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Starting a Business

Old Tricks, New Job

Shorten the road to success by using skills learned during your days as an employee.
Magazine Contributor
2 min read

This story appears in the November 2008 issue of Entrepreneur. Subscribe »

You may have hated spending your days slaving away in a cubicle, but your employee days aren't all bad. You can use the expertise you gained working for someone else to start your own business, just as Lara Chabina-Crowe, founder of Global PM Group, did.

Chabina-Crowe had more than 20 years of travel industry experience when in 2004 she started Boca Raton, Florida-based Projects by Lara, providing project management services to tourism and airline companies. Soon she had a bevy of project managers working with her, and as her company's focus expanded, she rebranded as Global PM Group in 2007. "I was lucky because [while I was with my previous employer], I was exposed to all the airlines within its network, so my name got out there," says Chabina-Crowe, 39. "I definitely tapped into the contacts I had within the airline industry." She has since pushed sales to about $300,000.

Utilizing contacts from your previous job can smooth the transition to starting your own business within the same industry, says Jerry Acuff, CEO of sales consulting firm Delta Point and author of The Relationship Edge. Maintain those valuable connections with your old industry colleagues as you continue to form new relationships in your business. Says Acuff, "You can build your business with people who know you and know what you're capable of doing."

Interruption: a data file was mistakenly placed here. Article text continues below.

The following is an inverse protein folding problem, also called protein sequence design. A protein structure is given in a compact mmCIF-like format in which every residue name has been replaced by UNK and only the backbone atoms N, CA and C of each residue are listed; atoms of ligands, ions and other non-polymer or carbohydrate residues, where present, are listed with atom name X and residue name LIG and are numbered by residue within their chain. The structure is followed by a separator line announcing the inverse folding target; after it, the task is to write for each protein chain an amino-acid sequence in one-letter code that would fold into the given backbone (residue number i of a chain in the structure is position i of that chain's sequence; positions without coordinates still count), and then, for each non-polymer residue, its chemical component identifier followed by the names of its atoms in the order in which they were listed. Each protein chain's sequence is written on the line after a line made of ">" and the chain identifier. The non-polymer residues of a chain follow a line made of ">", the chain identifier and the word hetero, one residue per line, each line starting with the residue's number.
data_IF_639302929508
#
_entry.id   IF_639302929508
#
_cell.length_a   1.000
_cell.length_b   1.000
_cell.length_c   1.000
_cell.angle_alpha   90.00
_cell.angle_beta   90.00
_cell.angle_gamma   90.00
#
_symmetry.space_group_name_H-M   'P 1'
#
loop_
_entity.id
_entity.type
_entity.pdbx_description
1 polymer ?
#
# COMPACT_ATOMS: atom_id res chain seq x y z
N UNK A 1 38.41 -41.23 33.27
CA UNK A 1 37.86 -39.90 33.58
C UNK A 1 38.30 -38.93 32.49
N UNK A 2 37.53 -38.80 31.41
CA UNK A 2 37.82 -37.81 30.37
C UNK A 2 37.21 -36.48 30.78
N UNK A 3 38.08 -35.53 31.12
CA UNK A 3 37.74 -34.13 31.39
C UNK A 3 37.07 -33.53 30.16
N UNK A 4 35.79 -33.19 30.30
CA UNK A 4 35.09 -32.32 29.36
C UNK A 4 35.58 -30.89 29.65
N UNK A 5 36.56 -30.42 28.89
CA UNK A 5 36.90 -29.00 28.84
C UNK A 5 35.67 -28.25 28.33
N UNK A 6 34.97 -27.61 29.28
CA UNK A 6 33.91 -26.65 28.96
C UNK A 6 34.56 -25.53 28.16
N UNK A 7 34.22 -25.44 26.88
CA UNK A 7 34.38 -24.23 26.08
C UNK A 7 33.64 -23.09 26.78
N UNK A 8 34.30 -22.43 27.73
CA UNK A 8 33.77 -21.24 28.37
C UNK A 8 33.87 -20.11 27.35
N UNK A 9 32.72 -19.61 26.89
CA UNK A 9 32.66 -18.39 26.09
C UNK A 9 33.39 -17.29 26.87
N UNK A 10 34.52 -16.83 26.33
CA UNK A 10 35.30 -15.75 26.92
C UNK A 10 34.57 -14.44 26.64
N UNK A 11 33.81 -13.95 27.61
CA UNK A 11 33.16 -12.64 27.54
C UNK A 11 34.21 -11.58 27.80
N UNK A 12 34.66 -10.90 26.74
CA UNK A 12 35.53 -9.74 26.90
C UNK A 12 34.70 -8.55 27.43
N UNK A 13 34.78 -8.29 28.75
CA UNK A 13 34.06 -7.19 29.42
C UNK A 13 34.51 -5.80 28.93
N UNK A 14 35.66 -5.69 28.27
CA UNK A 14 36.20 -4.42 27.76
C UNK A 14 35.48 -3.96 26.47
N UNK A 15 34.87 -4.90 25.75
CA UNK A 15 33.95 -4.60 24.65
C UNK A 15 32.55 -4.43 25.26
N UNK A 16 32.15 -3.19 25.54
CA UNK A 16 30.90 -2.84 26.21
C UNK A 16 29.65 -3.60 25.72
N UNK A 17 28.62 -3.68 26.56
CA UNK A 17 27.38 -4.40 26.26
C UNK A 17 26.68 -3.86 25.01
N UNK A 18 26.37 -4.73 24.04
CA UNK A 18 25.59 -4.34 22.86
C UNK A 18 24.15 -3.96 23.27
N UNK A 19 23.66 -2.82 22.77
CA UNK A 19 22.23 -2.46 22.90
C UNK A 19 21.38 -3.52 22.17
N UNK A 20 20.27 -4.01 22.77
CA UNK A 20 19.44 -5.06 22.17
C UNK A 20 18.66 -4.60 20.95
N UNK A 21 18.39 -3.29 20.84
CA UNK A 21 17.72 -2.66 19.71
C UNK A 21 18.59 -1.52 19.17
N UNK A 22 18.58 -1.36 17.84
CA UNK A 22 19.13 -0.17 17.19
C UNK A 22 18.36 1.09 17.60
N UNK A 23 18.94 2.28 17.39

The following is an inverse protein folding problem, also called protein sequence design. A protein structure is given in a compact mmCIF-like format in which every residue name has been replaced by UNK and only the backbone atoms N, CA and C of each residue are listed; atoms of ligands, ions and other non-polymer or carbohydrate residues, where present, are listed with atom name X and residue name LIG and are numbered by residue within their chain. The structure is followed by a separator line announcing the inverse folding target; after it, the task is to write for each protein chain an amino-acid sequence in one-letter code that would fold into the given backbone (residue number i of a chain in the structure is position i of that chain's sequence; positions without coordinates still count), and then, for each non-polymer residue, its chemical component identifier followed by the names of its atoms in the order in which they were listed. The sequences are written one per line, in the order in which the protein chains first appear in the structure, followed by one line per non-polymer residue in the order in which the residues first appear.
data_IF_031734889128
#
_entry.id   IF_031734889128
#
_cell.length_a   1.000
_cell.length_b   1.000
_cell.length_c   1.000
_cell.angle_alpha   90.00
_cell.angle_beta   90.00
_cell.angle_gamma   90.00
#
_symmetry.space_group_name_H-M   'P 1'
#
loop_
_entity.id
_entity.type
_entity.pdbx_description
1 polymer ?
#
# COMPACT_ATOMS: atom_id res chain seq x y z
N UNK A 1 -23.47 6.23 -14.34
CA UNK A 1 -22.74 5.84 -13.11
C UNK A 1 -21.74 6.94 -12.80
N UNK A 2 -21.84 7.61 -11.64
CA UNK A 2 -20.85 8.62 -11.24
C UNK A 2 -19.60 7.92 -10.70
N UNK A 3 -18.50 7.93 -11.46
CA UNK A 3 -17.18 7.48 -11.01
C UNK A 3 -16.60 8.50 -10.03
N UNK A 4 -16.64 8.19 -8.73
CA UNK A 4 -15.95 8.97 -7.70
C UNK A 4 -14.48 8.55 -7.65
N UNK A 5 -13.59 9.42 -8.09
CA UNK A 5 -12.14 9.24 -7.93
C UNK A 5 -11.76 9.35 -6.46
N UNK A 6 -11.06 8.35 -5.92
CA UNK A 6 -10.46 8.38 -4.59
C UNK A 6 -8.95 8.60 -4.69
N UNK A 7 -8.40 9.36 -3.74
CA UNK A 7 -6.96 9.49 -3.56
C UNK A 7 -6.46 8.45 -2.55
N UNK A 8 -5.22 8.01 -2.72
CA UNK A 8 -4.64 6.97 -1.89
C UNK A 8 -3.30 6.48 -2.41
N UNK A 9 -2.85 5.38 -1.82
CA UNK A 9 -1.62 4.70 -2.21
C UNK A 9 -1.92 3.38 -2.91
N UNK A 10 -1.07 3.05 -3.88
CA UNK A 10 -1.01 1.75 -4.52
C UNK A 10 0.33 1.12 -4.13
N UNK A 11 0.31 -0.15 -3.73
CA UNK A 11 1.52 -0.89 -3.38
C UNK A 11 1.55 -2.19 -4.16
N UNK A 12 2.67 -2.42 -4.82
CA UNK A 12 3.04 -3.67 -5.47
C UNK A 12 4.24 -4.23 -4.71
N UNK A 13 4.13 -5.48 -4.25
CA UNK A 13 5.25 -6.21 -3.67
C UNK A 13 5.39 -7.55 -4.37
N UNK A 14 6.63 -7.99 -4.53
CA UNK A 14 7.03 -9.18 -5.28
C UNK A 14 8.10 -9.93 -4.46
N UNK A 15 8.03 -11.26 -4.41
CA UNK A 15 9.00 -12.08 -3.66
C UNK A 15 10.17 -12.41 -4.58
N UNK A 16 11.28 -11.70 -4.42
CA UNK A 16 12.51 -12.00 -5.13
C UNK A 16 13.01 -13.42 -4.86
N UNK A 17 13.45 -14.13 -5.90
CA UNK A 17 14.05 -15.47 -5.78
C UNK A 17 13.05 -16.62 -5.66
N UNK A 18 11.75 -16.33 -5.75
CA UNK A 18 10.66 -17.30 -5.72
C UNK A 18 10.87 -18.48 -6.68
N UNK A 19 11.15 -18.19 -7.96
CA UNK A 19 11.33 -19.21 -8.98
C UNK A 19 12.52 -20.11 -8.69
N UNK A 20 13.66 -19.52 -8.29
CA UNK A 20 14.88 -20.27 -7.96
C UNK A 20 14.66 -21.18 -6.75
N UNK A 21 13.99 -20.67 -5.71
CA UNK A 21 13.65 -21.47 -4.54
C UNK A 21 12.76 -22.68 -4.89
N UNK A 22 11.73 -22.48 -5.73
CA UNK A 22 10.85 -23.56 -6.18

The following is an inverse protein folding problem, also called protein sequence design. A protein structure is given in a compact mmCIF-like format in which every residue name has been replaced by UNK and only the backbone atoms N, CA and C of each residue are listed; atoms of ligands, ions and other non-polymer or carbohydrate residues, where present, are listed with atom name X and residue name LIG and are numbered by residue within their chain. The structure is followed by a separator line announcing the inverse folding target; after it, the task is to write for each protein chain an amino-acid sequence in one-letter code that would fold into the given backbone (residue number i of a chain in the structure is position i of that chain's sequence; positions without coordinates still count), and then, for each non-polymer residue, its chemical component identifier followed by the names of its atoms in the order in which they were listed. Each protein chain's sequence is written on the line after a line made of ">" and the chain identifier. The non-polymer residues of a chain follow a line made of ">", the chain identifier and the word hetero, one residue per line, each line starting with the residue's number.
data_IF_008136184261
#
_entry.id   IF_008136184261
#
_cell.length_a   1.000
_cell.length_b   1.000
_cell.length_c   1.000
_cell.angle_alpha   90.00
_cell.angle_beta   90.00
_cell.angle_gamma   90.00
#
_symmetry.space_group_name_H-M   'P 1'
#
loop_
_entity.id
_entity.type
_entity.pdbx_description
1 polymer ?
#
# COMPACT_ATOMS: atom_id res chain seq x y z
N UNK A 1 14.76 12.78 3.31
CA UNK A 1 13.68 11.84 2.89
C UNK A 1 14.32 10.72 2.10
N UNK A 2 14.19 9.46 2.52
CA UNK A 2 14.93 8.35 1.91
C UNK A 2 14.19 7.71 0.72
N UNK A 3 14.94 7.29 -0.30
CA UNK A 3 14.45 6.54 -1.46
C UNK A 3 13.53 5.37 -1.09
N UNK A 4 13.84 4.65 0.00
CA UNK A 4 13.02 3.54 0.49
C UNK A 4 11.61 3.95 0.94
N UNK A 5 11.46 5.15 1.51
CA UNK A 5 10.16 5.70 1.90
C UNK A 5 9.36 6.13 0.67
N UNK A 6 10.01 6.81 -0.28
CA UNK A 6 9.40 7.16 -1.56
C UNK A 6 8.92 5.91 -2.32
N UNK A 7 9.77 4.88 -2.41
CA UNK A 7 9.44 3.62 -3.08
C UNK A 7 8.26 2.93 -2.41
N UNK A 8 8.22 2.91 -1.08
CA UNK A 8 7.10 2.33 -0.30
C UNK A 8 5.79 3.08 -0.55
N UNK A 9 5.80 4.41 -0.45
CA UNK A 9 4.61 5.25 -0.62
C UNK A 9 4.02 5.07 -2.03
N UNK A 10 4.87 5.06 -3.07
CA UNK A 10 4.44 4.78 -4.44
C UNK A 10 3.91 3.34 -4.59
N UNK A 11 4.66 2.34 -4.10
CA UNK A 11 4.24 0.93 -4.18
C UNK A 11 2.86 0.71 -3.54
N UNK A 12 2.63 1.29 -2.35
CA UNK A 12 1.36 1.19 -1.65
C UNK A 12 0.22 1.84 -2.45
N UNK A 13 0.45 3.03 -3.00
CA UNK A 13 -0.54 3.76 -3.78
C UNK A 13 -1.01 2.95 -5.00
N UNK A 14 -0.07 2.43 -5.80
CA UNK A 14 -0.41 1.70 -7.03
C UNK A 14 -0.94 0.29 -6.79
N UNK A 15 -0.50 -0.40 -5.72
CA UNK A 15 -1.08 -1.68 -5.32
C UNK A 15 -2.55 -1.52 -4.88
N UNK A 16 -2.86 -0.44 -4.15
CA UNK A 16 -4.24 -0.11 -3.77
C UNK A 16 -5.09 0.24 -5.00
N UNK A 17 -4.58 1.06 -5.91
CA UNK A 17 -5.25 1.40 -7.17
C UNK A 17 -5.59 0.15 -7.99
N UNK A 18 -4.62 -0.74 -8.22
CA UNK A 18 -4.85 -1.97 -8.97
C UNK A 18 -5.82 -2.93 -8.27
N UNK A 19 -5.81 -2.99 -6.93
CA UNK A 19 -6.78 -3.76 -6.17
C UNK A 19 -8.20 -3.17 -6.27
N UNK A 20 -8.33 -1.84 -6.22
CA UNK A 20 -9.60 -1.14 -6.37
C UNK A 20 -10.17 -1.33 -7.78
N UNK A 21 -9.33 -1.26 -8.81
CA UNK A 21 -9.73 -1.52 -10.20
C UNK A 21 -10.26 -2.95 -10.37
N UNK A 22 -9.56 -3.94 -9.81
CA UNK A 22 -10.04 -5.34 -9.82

It's not only who you know, though, says Acuff. Your specialized skills and ambition are also important to your startup. Former casting director Erik DeSando had a passion for building the careers of young talent. With more than 15 years in the entertainment business, the Beverly Hills, California, entrepreneur decided he wanted to be a star-maker, and in 2006, he launched Be, a private membership club in entertainment that produces TV, films and brands. Aspiring actors pay a fee and get discounts on services such as acting courses and headshots and are cast in Be TV shows broadcast on networks including The CW and G4. "Be has elements of all the things I had done prior--all my years of experience working with talent," says DeSando, 38, who projects sales of $15 million in 2008. "If you want to do something, it needs to be part of your core. When I looked at all my jobs, they were always about discovery. I also loved sales, and I combined those two fundamental parts that I enjoyed and created the company that exists today."

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